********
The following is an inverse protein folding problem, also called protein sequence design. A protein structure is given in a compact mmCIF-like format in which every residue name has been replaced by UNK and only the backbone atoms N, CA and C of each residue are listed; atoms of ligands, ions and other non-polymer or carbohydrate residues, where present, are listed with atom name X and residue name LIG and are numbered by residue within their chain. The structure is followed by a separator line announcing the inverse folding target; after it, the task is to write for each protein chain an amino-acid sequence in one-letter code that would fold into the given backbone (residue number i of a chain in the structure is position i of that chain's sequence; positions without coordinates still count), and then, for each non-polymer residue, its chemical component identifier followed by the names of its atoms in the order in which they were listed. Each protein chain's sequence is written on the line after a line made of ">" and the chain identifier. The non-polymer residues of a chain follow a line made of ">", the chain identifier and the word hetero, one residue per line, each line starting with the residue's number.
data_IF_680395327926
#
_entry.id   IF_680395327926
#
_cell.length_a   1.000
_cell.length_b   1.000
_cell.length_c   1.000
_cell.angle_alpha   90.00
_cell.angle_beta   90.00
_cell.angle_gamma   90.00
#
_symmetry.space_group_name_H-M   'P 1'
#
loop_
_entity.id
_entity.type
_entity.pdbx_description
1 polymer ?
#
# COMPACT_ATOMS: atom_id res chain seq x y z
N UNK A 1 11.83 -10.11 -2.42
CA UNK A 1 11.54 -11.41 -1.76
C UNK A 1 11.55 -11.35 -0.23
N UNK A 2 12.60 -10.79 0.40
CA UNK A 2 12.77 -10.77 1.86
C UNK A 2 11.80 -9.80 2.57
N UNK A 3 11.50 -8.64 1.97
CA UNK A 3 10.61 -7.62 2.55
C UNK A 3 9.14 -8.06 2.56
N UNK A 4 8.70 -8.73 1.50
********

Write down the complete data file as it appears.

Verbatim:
The following is an inverse protein folding problem, also called protein sequence design. A protein structure is given in a compact mmCIF-like format in which every residue name has been replaced by UNK and only the backbone atoms N, CA and C of each residue are listed; atoms of ligands, ions and other non-polymer or carbohydrate residues, where present, are listed with atom name X and residue name LIG and are numbered by residue within their chain. The structure is followed by a separator line announcing the inverse folding target; after it, the task is to write for each protein chain an amino-acid sequence in one-letter code that would fold into the given backbone (residue number i of a chain in the structure is position i of that chain's sequence; positions without coordinates still count), and then, for each non-polymer residue, its chemical component identifier followed by the names of its atoms in the order in which they were listed. Each protein chain's sequence is written on the line after a line made of ">" and the chain identifier. The non-polymer residues of a chain follow a line made of ">", the chain identifier and the word hetero, one residue per line, each line starting with the residue's number.
data_IF_680395327926
#
_entry.id   IF_680395327926
#
_cell.length_a   1.000
_cell.length_b   1.000
_cell.length_c   1.000
_cell.angle_alpha   90.00
_cell.angle_beta   90.00
_cell.angle_gamma   90.00
#
_symmetry.space_group_name_H-M   'P 1'
#
loop_
_entity.id
_entity.type
_entity.pdbx_description
1 polymer ?
#
# COMPACT_ATOMS: atom_id res chain seq x y z
N UNK A 1 11.83 -10.11 -2.42
CA UNK A 1 11.54 -11.41 -1.76
C UNK A 1 11.55 -11.35 -0.23
N UNK A 2 12.60 -10.79 0.40
CA UNK A 2 12.77 -10.77 1.86
C UNK A 2 11.80 -9.80 2.57
N UNK A 3 11.50 -8.64 1.97
CA UNK A 3 10.61 -7.62 2.55
C UNK A 3 9.14 -8.06 2.56
N UNK A 4 8.70 -8.73 1.50